Nor will the completion of the nuclear deal moderate their behavior. The architects of the deal may fool themselves into believing that it augurs better relations with Iran – as this BBC report suggests. But there is no evidence that leaders in Tehran harbor a reciprocal attitude. After all, the regime arrested Zaghari-Ratcliffe in 2016, shortly after President Obama first negotiated the Iran nuclear deal and while he was still in office. Back then, Obama’s Echo Chamber was working overtime to convince us that the deal expressed an intention on the part of the Islamic Republic to open a new page in relations with the West. Zaghari-Ratcliffe’s abduction, however, tells us that, from Tehran’s point of view, the nuclear deal changed nothing. Nor was Zaghari-Ratcliffe’s case an isolated event. Xiyue Wang, a Princeton graduate student, was also imprisoned in 2016 on trumped-up espionage charges. If the past is anything to go by, the resurrection of the nuclear deal will generate more abductions.

Indeed, hostage taking is baked into the DNA of the Islamic Republic. Why? There are some obvious motives that explain the regime’s penchant for kidnapping: making money, exchanging hostages for imprisoned Iranian spies, gaining leverage at the negotiating table, and carrying out retribution for policies that harm the Islamic Republic. But we can think of at least four other reasons, as well.

First, partisan infighting, Iran-style. In recent years, Iran has taken dozens of foreigners and dual nationals hostage. In most cases, the abductor has been the IRGC, which seeks to limit cultural, political, and economic engagements with the outside world. It takes hostages to ensure that that it will serve as the final arbiter of any openings, especially to the West.

Second, blocking political reform. During Ahmadinejad's presidency, the Iranian authorities arrested several academics working on civil society issues. In April 2006, for example, they arrested Ramin Jahanbegloo, an Iranian-Canadian philosopher. Mohseni Ejei, the intelligence minister, accused Jahanbegloo of working, under American inspiration, to launch a color revolution in Iran.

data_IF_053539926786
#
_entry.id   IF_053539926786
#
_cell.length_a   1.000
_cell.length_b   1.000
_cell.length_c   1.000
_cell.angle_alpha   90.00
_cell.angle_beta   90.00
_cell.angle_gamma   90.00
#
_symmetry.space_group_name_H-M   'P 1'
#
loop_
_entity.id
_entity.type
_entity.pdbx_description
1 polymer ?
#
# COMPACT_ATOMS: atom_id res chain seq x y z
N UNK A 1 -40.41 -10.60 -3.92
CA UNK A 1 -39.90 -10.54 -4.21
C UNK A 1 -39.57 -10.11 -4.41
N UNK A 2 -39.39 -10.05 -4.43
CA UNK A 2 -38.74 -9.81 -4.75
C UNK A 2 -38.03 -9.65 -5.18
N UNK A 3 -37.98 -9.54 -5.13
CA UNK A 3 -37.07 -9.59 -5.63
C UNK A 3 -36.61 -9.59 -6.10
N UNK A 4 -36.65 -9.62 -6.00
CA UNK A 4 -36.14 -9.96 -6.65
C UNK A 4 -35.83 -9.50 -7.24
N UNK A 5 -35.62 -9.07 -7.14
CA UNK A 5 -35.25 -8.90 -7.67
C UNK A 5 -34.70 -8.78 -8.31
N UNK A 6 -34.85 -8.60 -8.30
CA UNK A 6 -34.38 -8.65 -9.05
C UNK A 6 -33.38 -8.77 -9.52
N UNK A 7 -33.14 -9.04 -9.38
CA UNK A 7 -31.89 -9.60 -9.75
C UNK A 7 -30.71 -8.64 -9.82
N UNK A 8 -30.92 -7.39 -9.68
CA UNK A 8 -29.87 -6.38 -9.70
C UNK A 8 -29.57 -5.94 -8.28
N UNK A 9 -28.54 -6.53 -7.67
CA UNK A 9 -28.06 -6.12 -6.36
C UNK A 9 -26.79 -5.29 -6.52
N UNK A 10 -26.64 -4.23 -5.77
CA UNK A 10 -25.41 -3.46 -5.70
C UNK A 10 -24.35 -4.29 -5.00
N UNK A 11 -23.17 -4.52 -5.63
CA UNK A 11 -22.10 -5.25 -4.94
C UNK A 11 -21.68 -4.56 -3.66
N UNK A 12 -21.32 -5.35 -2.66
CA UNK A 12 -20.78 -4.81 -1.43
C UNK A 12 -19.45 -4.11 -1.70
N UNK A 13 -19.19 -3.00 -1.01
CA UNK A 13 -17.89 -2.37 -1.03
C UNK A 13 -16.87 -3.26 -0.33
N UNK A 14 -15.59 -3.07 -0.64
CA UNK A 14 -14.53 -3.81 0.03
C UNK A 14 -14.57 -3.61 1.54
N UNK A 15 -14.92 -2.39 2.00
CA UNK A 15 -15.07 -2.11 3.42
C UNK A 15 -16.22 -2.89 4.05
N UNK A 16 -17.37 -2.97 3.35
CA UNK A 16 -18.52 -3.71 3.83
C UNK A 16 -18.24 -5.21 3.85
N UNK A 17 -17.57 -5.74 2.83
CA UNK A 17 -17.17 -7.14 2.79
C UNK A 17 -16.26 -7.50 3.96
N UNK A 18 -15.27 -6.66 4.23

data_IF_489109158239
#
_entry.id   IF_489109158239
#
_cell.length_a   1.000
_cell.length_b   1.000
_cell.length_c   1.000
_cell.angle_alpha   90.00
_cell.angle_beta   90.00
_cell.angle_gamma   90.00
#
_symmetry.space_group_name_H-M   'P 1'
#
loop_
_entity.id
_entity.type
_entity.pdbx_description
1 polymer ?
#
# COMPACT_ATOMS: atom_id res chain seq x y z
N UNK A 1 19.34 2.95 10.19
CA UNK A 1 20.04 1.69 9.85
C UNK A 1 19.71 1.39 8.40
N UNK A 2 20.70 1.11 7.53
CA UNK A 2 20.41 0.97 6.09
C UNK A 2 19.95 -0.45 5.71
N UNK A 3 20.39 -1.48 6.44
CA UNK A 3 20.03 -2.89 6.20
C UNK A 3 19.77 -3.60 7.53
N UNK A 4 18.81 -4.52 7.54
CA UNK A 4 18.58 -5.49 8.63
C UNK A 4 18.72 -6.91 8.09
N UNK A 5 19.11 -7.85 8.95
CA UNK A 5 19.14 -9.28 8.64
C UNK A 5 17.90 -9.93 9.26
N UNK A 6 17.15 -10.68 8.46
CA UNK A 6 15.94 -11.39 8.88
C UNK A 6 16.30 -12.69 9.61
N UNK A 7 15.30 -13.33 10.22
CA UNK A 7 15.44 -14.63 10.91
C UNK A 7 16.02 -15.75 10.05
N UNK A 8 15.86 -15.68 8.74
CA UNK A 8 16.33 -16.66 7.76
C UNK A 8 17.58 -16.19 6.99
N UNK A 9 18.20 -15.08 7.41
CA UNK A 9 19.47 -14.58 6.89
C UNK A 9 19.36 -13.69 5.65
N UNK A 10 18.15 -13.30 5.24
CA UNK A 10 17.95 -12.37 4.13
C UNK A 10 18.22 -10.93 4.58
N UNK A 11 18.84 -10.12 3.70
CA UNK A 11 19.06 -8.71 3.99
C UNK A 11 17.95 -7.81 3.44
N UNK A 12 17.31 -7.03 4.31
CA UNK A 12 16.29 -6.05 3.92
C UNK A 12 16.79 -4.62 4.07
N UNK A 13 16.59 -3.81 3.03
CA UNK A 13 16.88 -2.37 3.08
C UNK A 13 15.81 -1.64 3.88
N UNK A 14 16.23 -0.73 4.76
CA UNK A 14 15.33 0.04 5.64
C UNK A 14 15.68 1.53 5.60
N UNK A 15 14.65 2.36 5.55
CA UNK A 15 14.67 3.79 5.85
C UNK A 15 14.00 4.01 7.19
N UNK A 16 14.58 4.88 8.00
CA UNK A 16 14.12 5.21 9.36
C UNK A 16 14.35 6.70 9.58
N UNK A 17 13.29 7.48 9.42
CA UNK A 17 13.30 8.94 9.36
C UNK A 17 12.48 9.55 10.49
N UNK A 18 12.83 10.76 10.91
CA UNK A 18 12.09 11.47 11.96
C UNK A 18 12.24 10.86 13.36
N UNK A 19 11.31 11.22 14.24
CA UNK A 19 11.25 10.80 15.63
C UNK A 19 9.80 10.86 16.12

Third, fear of espionage. On May 8, 2007, intelligence officials arrested Haleh Esfandiari, the Iranian-American director of the Middle East program at the Woodrow Wilson International Center in Washington, D.C., and accused her of spying.

Fourth, protecting IRGC assets. A law unto itself, the IRGC acquires public lands to support its institutional needs and to construct vacation villas for the personal use of its senior members. One protest group is particularly vociferous about this abuse: dual-national environmental activists. The IRGC demonstrates a special zeal for detaining them. When the Iranian-Canadian academic and conservationist, Kavous Seyed-Emami, died in detention, the authorities claimed he committed suicide, but they likely killed him to silence him.

Even this cursory survey reveals that the hostility toward foreigners and dual nationals is, in part, a product of the internal politics of the Islamic Republic. Support for the regime probably does not extend beyond twenty percent of the Iranian public. Even among supporters, a significant segment remains loyal only because its interests are intimately bound up in the existing order, not because it truly subscribes to the official ideology. The regime is paranoid, because it is sitting atop a volcano.

Abductions are one method by which Iran’s leaders, with an economy of force, can discipline the reformist elements among the elite. Hostage taking will not abate until the West exacts costs from the regime that outweigh the benefits of the practice. It will not end altogether until the regime disappears. Any expectation that the nuclear deal will moderate the regime is a pipe dream.

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Disclaimer: Views expressed by writers in this section are their own and do not reflect Al Arabiya English's point-of-view.